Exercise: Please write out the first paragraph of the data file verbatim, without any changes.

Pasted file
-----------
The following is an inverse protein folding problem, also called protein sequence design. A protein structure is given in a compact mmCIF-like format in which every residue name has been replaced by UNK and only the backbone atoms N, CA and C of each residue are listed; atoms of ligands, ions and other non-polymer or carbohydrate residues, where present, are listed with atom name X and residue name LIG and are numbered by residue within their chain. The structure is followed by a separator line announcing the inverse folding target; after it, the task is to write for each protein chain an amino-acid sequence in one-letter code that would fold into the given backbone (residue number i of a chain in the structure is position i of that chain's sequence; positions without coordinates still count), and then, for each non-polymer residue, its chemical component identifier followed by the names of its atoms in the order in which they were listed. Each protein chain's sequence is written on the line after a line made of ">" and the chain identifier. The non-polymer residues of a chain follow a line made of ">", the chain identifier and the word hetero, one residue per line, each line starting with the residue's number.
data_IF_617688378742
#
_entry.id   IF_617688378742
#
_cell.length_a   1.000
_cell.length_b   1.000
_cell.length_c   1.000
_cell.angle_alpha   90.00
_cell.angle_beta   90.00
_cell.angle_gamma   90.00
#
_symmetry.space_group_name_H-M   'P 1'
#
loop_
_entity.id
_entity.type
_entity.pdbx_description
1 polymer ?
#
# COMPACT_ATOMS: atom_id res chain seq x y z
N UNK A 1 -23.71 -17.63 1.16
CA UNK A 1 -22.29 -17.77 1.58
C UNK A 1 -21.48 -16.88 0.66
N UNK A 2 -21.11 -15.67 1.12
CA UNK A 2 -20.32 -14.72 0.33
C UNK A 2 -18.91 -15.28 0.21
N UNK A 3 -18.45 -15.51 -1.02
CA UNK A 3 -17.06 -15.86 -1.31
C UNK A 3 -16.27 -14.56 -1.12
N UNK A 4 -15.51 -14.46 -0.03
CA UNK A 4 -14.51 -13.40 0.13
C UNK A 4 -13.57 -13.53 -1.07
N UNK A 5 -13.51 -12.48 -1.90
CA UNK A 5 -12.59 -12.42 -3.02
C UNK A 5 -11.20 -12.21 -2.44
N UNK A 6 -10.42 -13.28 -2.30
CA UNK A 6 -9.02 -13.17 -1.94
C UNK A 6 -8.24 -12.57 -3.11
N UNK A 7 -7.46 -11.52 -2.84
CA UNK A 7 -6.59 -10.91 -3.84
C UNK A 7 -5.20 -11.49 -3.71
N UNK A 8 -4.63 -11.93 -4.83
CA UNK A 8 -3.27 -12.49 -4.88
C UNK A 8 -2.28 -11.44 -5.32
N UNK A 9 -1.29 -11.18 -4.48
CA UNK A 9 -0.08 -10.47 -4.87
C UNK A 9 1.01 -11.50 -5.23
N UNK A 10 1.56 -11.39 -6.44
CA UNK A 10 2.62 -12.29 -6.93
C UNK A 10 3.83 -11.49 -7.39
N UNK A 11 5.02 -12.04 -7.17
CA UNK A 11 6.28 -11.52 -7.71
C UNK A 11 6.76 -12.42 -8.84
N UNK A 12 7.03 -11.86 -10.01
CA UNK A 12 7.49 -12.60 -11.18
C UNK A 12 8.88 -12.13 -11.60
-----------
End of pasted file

The following is an inverse protein folding problem, also called protein sequence design. A protein structure is given in a compact mmCIF-like format in which every residue name has been replaced by UNK and only the backbone atoms N, CA and C of each residue are listed; atoms of ligands, ions and other non-polymer or carbohydrate residues, where present, are listed with atom name X and residue name LIG and are numbered by residue within their chain. The structure is followed by a separator line announcing the inverse folding target; after it, the task is to write for each protein chain an amino-acid sequence in one-letter code that would fold into the given backbone (residue number i of a chain in the structure is position i of that chain's sequence; positions without coordinates still count), and then, for each non-polymer residue, its chemical component identifier followed by the names of its atoms in the order in which they were listed. Each protein chain's sequence is written on the line after a line made of ">" and the chain identifier. The non-polymer residues of a chain follow a line made of ">", the chain identifier and the word hetero, one residue per line, each line starting with the residue's number.